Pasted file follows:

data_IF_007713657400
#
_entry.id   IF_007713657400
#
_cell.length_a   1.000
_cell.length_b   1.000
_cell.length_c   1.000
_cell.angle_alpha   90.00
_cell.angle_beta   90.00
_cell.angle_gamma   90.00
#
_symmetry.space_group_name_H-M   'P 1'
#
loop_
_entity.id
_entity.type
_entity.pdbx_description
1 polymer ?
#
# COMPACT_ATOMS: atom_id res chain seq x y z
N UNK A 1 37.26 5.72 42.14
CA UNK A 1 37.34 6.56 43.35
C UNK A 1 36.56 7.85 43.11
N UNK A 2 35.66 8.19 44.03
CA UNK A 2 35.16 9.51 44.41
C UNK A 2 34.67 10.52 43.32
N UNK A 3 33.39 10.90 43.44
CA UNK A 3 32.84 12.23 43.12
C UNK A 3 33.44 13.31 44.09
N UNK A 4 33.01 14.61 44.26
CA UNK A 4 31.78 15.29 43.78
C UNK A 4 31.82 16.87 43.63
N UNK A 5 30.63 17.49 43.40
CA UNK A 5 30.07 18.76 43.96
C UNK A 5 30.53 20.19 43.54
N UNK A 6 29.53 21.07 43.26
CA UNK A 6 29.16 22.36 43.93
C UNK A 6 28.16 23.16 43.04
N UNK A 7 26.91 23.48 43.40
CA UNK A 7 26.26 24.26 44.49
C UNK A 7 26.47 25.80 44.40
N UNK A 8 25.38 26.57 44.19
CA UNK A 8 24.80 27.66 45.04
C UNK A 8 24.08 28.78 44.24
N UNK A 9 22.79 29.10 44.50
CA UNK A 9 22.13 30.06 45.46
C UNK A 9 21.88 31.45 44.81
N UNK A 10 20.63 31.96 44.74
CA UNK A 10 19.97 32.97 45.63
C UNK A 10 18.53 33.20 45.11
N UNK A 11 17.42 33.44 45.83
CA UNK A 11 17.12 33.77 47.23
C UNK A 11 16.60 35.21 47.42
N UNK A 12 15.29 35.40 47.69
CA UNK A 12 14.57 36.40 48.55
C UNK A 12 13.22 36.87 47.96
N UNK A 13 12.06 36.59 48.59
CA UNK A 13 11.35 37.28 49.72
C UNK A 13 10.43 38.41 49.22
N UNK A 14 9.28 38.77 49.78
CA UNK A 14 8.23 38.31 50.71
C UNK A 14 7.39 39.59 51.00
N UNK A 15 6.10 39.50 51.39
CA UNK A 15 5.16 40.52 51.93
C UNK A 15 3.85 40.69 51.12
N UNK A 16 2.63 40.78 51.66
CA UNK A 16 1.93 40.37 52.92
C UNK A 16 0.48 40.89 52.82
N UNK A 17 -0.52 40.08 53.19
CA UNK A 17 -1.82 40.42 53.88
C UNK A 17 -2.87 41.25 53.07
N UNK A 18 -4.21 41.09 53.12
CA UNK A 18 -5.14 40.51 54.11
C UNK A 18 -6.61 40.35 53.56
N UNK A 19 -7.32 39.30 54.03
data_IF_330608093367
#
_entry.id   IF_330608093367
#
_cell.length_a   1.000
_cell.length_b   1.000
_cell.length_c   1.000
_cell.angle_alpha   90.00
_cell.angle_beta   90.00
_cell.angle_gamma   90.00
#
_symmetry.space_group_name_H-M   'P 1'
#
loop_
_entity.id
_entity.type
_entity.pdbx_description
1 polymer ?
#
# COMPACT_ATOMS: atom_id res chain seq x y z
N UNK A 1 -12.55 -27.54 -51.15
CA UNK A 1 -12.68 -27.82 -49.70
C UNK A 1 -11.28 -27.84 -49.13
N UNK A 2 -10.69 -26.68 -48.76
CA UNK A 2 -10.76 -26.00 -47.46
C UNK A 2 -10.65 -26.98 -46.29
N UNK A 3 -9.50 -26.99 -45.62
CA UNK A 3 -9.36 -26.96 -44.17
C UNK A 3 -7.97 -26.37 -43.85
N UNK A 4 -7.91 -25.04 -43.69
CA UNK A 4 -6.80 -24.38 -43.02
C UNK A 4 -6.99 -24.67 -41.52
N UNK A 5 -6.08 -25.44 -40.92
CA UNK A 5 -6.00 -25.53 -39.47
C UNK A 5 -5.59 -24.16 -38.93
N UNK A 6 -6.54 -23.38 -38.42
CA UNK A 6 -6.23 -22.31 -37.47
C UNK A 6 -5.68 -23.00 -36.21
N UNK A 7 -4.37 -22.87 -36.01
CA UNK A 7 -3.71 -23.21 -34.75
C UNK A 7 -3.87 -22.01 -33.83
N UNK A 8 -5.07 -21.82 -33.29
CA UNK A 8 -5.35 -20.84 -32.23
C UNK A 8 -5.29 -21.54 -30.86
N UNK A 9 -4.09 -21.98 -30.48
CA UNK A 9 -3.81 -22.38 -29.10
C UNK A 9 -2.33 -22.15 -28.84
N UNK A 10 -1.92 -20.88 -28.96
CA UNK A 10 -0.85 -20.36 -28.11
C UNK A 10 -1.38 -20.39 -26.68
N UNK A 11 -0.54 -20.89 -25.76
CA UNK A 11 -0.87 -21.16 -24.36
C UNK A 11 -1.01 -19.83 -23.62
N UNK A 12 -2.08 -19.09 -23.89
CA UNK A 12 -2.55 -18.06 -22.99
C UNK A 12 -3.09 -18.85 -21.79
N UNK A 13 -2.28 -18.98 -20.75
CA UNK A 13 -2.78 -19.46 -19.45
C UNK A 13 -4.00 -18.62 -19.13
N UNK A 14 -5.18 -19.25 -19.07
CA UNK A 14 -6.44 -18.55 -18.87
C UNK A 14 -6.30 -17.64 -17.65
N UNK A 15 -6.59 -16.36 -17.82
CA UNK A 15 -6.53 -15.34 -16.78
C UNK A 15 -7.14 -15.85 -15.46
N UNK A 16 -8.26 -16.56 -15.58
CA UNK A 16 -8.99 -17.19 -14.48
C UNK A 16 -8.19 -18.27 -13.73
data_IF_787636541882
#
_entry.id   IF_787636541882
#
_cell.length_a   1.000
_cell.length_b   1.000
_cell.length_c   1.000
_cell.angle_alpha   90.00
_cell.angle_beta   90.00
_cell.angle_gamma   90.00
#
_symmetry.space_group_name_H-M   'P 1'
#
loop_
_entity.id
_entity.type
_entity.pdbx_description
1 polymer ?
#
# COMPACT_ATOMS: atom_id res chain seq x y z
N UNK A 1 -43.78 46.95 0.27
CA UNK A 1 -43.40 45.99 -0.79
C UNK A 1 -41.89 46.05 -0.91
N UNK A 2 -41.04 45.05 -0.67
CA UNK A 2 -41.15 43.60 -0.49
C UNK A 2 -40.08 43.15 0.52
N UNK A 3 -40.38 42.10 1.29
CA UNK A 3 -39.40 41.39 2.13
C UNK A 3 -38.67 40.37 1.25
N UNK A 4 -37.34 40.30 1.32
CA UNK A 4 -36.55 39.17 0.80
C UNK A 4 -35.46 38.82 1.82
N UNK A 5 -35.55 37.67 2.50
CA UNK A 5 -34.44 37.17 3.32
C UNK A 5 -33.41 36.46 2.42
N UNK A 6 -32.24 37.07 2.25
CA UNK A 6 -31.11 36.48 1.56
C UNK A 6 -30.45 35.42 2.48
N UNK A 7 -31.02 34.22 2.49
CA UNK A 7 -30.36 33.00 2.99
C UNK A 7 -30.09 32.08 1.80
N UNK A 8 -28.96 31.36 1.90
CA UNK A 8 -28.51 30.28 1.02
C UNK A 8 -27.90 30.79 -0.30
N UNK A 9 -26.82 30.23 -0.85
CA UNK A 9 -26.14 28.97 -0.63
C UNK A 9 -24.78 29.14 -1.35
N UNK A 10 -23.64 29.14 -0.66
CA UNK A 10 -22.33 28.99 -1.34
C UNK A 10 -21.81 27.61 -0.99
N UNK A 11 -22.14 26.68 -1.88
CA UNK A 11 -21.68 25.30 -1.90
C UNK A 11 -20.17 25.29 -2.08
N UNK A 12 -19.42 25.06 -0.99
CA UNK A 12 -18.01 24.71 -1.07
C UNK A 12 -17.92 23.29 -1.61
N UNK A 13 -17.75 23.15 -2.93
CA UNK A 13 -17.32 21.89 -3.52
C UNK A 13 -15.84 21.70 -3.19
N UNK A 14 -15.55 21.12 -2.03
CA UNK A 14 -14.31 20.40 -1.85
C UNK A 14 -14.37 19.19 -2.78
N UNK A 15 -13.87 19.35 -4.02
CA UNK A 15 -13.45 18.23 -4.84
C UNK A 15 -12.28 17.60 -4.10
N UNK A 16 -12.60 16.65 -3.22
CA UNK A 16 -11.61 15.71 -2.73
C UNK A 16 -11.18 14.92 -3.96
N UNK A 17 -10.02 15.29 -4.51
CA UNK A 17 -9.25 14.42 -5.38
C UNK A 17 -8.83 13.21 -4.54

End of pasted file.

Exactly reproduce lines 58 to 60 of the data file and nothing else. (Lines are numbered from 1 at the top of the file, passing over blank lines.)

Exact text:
CA UNK A 13 11.35 37.28 49.72
C UNK A 13 10.43 38.41 49.22
N UNK A 14 9.28 38.77 49.78